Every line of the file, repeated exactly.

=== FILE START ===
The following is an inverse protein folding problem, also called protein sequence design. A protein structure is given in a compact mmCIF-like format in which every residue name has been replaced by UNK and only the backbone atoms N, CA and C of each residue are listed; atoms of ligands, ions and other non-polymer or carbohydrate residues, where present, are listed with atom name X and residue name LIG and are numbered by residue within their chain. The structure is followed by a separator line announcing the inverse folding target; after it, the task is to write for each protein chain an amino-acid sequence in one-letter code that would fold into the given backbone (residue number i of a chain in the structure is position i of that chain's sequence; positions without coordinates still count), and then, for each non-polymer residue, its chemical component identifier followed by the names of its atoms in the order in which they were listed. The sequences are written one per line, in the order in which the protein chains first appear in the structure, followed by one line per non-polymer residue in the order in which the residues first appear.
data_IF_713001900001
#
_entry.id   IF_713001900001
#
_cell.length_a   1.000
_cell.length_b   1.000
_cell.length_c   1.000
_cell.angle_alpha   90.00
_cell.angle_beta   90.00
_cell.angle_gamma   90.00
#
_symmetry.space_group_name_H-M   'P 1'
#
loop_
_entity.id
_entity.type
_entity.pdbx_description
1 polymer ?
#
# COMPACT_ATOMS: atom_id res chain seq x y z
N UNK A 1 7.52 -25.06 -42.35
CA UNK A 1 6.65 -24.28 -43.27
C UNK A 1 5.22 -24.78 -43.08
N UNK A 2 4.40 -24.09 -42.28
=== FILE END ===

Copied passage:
The following is an inverse protein folding problem, also called protein sequence design. A protein structure is given in a compact mmCIF-like format in which every residue name has been replaced by UNK and only the backbone atoms N, CA and C of each residue are listed; atoms of ligands, ions and other non-polymer or carbohydrate residues, where present, are listed with atom name X and residue name LIG and are numbered by residue within their chain. The structure is followed by a separator line announcing the inverse folding target; after it, the task is to write for each protein chain an amino-acid sequence in one-letter code that would fold into the given backbone (residue number i of a chain in the structure is position i of that chain's sequence; positions without coordinates still count), and then, for each non-polymer residue, its chemical component identifier followed by the names of its atoms in the order in which they were listed. The sequences are written one per line, in the order in which the protein chains first appear in the structure, followed by one line per non-polymer residue in the order in which the residues first appear.
data_IF_713001900001
#
_entry.id   IF_713001900001
#
_cell.length_a   1.000
_cell.length_b   1.000
_cell.length_c   1.000
_cell.angle_alpha   90.00
_cell.angle_beta   90.00
_cell.angle_gamma   90.00
#
_symmetry.space_group_name_H-M   'P 1'
#
loop_
_entity.id
_entity.type
_entity.pdbx_description
1 polymer ?
#
# COMPACT_ATOMS: atom_id res chain seq x y z
N UNK A 1 7.52 -25.06 -42.35
CA UNK A 1 6.65 -24.28 -43.27
C UNK A 1 5.22 -24.78 -43.08
N UNK A 2 4.40 -24.09 -42.28